of our the people. and i want to say that the people really have never demanded anything beyond what the law designates. nothing over and above what is rightfully theirs. and therefore, the nuclearer issue has become a symbol of development of sorts in iran. the modern know how required to go hand in hand with this technology is a symbol for the iranian people. so i think hand in hand we are must move forward to ensure that the international law is in force, and once we abide by that i think everything else is settled. >> rose: do you need 18,000 centrifuges in order to have sufficient peaceful use of nuclear energy? >> the number of centrifuges does not matter for us.
what matters is for us to provide the fuel for the nuclear reactor. you are aware of the fact that one nuclear reactor similar to what we have in buchor nuclear plan needs 30 pounds of enriched uranium. the first load it needs 90 tons of enriched uranium. so these are calculations, technical calculations that are over and beyond our here but we do not need centrifuges which are dependent on the entire field. >> rose: let me talk about syria. what is your interest in syria because clearly iran's support from syria and i just returned
from there had you been instrumental. iran, russia, hezbollah. >> you know that our relations with syria go back to a long time ago. you know the war we went through, one of the countries, one of the sole arab countries and given that iraq that was fighting iran and attacked iran was also an arab state, stood out and chose to support iran. and therefore, our relationship goes back to the hard time, the prime of war, the time of defense as far as we were concerned against iraq's invasion. also you know it rests in a region in part of the world that is extremely sensitive. the entire middle east is very sensitive these days. we have important interests as a result. one of our key interests is the stability of the region.
if the region is destabilized further, it will affect all of us and create a predicament for all of us. the entire region needs peace. the peace must prevail across the region. if there is war in one corner of the middle east, the heat of the war, the frames of the war reach all and breeds problems for us. we're also deeply concerned about the strengthening of terrorism in the region. it seems that all categories of terrorists groups have gathered in syria so our interest is to ensure that terrorism is not empowered. we deeply concerned by the civil war in syria. because this country is on the drinking of self destruction. not to mention the fact that the people of syria are suffering, innocent people are being killed. people do not have easy lives. it is a pain for any human being to bear what is happening in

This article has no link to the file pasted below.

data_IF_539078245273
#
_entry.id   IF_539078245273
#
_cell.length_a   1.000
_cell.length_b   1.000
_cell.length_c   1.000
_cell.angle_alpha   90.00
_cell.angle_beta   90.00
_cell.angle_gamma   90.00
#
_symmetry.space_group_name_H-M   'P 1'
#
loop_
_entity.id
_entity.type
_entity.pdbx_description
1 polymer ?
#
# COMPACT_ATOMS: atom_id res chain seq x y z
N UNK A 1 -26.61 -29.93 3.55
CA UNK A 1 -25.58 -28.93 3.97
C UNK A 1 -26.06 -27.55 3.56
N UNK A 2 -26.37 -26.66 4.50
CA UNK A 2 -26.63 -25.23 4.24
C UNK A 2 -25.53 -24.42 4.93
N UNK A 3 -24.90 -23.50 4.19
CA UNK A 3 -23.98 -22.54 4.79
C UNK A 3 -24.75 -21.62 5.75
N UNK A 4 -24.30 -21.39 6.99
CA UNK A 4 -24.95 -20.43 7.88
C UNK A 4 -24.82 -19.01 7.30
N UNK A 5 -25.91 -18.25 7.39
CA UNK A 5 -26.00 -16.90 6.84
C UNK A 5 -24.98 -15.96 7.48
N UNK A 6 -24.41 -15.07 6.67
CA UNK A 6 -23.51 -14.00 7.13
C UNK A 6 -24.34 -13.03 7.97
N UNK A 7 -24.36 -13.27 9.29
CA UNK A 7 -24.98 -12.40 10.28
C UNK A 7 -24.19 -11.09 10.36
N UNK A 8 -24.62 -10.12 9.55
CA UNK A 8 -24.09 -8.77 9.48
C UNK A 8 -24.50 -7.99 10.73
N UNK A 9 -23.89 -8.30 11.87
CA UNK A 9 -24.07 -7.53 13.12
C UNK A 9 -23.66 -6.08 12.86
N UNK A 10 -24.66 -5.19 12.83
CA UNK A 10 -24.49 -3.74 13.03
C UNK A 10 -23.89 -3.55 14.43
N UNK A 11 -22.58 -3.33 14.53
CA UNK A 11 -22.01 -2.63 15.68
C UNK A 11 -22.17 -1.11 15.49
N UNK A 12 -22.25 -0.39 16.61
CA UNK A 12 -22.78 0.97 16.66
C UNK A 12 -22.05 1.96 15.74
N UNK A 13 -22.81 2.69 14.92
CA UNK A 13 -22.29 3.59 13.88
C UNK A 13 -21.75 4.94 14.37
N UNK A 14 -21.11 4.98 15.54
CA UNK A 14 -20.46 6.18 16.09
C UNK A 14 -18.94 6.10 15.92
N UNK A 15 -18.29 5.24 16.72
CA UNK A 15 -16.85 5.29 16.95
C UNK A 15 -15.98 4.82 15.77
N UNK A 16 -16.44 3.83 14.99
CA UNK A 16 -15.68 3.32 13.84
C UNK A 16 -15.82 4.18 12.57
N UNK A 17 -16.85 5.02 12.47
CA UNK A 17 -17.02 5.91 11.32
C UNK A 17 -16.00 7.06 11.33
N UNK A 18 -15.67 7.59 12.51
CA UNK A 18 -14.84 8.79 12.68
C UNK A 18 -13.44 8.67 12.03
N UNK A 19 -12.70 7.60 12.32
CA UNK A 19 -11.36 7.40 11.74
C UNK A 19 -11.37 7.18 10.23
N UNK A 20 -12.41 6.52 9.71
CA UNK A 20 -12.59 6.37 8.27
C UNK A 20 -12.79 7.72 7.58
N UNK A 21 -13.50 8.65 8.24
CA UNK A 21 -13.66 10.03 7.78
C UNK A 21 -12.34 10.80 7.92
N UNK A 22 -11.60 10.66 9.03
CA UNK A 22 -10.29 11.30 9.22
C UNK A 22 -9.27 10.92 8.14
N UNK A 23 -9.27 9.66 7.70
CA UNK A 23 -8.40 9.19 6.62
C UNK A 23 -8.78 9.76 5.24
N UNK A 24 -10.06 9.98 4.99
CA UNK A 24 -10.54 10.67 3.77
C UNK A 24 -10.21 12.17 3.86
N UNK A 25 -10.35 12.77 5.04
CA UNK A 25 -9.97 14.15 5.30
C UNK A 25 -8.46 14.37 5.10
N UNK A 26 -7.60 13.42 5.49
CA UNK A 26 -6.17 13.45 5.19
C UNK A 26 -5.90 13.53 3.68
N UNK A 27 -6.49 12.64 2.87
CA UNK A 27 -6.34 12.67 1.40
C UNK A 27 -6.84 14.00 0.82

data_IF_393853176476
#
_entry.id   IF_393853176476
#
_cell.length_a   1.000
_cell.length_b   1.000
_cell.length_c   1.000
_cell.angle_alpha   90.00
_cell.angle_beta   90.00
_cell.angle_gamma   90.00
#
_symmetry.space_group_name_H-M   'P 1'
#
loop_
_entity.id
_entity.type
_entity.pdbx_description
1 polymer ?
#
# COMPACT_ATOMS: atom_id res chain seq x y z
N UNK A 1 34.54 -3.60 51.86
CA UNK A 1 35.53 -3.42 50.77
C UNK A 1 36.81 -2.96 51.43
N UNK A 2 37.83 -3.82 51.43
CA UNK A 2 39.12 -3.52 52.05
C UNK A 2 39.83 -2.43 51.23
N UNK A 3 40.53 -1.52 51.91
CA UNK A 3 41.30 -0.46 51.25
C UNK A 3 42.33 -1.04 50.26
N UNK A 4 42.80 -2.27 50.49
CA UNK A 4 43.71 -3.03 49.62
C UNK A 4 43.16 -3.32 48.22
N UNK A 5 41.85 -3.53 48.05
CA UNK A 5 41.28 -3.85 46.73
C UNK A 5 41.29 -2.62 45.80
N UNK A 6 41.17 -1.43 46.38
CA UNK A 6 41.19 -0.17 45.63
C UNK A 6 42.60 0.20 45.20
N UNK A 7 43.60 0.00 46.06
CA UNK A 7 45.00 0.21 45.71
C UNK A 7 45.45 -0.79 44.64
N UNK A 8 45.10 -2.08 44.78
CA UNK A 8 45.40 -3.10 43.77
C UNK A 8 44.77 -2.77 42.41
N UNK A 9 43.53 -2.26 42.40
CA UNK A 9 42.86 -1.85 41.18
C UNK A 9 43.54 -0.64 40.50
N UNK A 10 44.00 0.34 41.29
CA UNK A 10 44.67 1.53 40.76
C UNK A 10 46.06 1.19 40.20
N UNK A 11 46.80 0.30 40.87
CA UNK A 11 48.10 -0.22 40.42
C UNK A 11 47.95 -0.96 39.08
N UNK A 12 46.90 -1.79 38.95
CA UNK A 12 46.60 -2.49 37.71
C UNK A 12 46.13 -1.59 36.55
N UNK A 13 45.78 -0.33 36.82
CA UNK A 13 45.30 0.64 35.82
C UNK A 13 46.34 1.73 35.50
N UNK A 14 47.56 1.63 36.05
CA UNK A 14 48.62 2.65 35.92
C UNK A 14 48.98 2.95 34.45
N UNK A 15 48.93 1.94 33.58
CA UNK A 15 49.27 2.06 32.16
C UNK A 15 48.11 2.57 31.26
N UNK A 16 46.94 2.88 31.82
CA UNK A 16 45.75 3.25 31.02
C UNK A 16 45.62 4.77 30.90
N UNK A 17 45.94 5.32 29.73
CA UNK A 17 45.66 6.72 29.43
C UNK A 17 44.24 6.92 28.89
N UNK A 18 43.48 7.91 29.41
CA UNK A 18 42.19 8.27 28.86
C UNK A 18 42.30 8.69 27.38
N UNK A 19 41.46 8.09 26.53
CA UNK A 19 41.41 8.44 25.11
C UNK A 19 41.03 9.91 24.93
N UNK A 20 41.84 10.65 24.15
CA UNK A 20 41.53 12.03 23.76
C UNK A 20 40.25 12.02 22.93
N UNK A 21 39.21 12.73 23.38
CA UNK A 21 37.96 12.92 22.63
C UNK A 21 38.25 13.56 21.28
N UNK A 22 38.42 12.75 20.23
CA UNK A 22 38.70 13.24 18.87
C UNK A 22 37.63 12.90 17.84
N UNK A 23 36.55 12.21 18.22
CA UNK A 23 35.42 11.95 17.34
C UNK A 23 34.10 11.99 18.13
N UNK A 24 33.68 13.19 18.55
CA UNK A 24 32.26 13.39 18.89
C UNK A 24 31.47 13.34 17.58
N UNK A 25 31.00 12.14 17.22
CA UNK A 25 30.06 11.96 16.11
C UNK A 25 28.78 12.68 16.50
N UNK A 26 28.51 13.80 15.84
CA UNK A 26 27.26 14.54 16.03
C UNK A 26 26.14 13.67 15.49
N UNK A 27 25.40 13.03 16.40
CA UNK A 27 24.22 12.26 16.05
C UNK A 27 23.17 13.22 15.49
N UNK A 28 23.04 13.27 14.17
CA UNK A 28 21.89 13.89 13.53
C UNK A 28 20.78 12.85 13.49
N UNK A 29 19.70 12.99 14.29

syria. whatever we, power we have, whatever in our capacity and ability to halt this war in syria in my opinion will be important, in my opinion, for the rest of the world. the will actually help alleviate the suffering. if we can alleviate the suffering of the syrian people we all benefit from it. so ultimately we'll take measures to settle the members in our region and we believe that the only path is through democratization. in the fence of the votes of the people of syria and the ballot box must prevail other mely in defining the fate of the country. >> rose: do you believe syria will dismantle all of its economic weapons and hand them over. >> all our hope, i'll tell you, is that the entire stock piling of economic weapons is
eradicated across the world especially in our region. indeed very glad that syria has committed to the accession of cwc. because we ourselves as you recall are victims of chemical weapons. we feel the pain those weapons create. we've expensed it. >> rose: do you think happened on august 21? when chemical weapons, according to the united nations were used an attack on the syrian people in a rebel-controlled area and a rocket came from an area controlled of the regime. >> we categorically denounce the use of chemical weapons no matter who uses them. but in syria we, more work needs to be done to really ascertain
who did it, what equipment was used. you know that even before chemical weapons were used in the suburbs of damascus -- these chemical weapons were also used. previously around that time we had informed the u.s. officials that terrorists in syria have chemical weapons facilities in their hands. but as to who used them, i think it's fair enough to expect more work needs to be done. >> rose: a reporter, distinguished reporter here just had an article in the new yorker magazine talking about the head of the forces in iran. general -- he has made repeated trips to damascus. he's very much involved in that war. >> i'll tell you that our
military personnel go back and forth to syria. we have defense agreements with syria that go way back. it's quite clear to us that our military personnel and attache should be present at our embassy ease on a continual basis. they have always. and you know that military attaches are around in countries and more countries around the world has military changes. this does not mean i caution you that we have chosen to the enter the syrian war. in principle when a war regrettably happens in a country and takes the shape of a civil war, it is not our intention to be president of that civil war nor does it have any meaning to be president in a civil war. but at the same time in any country it could be that we have military attaches. >> rose: there's one issue that i need to clear up because it was talk board of director